We are moving in the right direction with preventing transmission during pregnancy through awareness, testing and treatment! From 2012-2016, diagnosed perinatal HIV infections have decrease by 41%! Many states have laws about HIV and STD testing in pregnancy and surveillance upon delivery. For example, Georgia has the HIV and Syphilis Screening Act that mandates all pregnant women be tested for HIV and STD’s in the 1st and 3rd trimester- unless the woman opts out. Also, the law states that if there is no evidence that testing was done prior to delivery when a woman presents for delivery that a rapid HIV screen be performed, unless the mother declines. Similarly, all babies born to an HIV positive mom are required to be reported to the health department within 7 days of birth in GA. Likewise, all babies born with congenital syphilis are to be reported within 24 hours of birth to the local health district officer in the state surveillance system.

HIV transmission to the baby during pregnancy, birth and breastfeeding can be greatly reduced through early testing, treatment and following some precautions. Women’s Telehealth provides high risk pregnancy care via telemedicine – including care of HIV positive moms and their babies – with great results!

Help us raise awareness on World HIV Testing Day by SHARING this blog or checking out further resources:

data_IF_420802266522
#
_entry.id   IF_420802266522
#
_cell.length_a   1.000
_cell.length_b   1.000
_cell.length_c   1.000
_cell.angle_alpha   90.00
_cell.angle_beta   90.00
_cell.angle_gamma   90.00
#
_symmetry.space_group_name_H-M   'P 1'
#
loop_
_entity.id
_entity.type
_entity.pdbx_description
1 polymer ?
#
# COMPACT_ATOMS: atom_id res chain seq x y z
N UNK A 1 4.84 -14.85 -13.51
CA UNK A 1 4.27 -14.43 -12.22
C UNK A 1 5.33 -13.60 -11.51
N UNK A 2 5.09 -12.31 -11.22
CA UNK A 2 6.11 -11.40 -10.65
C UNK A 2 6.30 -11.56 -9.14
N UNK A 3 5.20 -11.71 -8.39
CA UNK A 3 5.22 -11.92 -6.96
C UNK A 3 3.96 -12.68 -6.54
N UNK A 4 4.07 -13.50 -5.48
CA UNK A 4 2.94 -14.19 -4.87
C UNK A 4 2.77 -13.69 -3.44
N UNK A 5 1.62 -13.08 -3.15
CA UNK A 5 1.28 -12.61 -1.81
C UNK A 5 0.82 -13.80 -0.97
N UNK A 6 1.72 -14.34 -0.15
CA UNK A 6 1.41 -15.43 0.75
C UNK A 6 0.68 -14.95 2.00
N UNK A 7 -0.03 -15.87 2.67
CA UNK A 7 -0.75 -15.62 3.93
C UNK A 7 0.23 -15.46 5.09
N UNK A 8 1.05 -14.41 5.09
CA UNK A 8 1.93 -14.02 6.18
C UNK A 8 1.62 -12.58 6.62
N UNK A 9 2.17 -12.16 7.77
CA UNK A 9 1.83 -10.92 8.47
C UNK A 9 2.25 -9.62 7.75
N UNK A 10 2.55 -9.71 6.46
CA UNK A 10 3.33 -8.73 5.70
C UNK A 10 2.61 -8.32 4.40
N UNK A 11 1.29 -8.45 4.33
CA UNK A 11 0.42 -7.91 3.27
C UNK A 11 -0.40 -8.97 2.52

– For more info, call CDC 800-232-4636
– To schedule HIV testing in your local GA Health Dept., call 800-551-2728
– To find a testing provider nationally, visit: http://www.greaterthan.org or http://www.locator.hiv.gov

~Tanya Mack, President

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Twin to Twin Transfusion Syndrome: A Life-Saving Story

A twin pregnancy comes with risks for mother and babies and this Women’s Telehealth patient story presents one such serious complication.

This Pregnancy’s Challenge: The ultrasound conducted by the patient’s local OB physician revealed that one twin was growing and the other was not. Preliminary tests indicated a suspected “Twin to Twin Transfusion Syndrome,” caused by a blood vessel defect. Left untreated, the survival rate for both twins would be less than 15%.  The mom-to-be needed immediate high-risk OB care and intervention. Because the closest MFM Specialist was two hours away and the patient would require consistent monitoring, she was referred to the OB/GYN’s MFM telemedicine partner in Atlanta, GA, Women’s Telehealth.

The Team’s Actions:

  • The initial MFM telemed consult and specialized ultrasound confirmed the “Twin to Twin Transfusion Syndrome” and identified the problematic blood vessels causing it. 
  • The MFM physician forwarded all images and notes immediately to the closest  fetal surgeon to see if he would take the case as there was a critical time window.